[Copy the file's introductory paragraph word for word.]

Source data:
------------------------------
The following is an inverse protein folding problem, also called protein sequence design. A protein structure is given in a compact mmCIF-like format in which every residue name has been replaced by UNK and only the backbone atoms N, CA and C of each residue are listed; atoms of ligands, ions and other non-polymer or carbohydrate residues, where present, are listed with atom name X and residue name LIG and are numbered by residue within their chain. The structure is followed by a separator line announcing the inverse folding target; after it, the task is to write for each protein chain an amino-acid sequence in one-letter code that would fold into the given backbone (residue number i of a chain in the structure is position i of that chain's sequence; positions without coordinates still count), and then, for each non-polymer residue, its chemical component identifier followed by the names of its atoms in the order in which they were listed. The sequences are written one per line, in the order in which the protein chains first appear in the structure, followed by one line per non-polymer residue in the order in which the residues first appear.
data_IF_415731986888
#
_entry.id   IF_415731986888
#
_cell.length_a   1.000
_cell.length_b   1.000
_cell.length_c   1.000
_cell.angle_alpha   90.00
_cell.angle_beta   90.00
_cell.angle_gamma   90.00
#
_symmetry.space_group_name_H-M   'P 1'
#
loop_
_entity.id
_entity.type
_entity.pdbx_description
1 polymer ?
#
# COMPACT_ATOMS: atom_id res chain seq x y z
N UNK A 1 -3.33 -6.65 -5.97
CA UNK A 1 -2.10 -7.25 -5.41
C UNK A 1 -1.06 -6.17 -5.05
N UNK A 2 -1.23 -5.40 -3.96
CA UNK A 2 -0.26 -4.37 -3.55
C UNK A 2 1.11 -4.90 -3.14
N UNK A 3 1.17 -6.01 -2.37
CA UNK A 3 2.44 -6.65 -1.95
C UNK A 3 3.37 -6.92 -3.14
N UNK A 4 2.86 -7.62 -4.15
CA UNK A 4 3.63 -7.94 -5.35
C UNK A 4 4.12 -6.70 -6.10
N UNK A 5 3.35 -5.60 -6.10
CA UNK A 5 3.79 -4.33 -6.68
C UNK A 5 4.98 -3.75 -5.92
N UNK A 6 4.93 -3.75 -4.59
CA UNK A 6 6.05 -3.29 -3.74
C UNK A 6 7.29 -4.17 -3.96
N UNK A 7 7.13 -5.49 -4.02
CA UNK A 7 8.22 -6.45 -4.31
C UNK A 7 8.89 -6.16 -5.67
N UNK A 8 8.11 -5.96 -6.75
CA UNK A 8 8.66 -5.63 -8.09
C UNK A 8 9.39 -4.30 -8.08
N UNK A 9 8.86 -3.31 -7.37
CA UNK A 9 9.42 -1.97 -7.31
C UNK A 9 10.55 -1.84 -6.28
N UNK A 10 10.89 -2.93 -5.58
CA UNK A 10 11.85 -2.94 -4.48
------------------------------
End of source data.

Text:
The following is an inverse protein folding problem, also called protein sequence design. A protein structure is given in a compact mmCIF-like format in which every residue name has been replaced by UNK and only the backbone atoms N, CA and C of each residue are listed; atoms of ligands, ions and other non-polymer or carbohydrate residues, where present, are listed with atom name X and residue name LIG and are numbered by residue within their chain. The structure is followed by a separator line announcing the inverse folding target; after it, the task is to write for each protein chain an amino-acid sequence in one-letter code that would fold into the given backbone (residue number i of a chain in the structure is position i of that chain's sequence; positions without coordinates still count), and then, for each non-polymer residue, its chemical component identifier followed by the names of its atoms in the order in which they were listed. The sequences are written one per line, in the order in which the protein chains first appear in the structure, followed by one line per non-polymer residue in the order in which the residues first appear.